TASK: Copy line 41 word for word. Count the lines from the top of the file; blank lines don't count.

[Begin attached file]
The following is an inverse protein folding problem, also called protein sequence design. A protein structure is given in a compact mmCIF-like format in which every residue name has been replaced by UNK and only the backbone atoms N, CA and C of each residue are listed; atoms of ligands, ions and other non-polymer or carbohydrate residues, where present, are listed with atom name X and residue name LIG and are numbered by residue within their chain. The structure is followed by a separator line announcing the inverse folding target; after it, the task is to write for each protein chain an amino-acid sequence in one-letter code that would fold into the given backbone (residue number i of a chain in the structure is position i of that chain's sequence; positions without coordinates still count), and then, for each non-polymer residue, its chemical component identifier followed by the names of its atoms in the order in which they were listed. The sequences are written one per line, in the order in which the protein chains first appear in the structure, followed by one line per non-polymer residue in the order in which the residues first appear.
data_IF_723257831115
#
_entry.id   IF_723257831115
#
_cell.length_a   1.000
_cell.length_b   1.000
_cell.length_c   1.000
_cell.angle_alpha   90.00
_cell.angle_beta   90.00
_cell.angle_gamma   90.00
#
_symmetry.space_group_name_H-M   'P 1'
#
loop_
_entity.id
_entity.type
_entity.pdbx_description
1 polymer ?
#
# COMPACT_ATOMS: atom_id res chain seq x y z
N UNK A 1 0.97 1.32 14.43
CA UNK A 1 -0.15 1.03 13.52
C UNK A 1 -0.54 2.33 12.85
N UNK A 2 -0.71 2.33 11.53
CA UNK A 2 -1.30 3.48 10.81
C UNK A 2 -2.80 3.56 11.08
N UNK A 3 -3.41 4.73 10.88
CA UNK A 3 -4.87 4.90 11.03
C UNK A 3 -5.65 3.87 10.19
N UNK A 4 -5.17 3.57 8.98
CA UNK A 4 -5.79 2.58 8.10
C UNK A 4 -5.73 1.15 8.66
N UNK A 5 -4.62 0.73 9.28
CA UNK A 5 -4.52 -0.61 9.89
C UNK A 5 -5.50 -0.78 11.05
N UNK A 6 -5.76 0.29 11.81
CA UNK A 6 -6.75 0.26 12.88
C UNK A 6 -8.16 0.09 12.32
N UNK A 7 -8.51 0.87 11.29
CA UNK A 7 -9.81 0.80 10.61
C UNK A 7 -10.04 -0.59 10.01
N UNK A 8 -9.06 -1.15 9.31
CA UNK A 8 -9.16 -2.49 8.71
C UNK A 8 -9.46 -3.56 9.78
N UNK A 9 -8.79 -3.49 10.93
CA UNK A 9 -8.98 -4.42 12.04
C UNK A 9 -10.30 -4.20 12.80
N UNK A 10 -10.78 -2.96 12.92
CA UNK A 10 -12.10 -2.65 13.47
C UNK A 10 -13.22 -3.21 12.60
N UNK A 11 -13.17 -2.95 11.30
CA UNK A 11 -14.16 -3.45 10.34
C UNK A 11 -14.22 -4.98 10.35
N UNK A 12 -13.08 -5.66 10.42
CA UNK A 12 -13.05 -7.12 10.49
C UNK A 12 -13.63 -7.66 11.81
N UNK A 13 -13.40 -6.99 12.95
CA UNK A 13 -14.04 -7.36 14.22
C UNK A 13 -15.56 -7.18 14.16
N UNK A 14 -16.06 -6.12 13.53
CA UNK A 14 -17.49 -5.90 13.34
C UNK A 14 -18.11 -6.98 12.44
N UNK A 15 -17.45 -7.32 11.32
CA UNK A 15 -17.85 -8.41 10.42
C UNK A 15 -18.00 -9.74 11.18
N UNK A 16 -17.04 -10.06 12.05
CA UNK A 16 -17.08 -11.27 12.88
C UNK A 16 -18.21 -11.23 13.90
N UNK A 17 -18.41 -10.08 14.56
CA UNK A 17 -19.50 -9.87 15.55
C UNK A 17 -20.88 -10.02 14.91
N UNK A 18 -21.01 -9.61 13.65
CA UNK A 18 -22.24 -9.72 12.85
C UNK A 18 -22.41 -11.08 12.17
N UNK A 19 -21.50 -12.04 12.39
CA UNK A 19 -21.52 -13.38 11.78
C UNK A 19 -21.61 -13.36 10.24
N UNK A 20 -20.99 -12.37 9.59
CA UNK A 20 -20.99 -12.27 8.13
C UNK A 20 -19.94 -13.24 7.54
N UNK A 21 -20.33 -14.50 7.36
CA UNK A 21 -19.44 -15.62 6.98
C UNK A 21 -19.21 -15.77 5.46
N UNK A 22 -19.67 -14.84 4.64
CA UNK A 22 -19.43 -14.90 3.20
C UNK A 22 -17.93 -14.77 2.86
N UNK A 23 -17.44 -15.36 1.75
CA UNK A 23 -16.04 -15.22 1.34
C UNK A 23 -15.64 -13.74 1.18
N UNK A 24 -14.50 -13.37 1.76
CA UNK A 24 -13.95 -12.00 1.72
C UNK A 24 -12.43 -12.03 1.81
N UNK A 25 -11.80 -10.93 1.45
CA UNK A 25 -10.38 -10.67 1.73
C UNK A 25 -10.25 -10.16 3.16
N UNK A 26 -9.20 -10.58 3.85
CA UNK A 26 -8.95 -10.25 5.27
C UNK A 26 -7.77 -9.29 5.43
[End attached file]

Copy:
CA UNK A 7 -9.81 0.80 10.61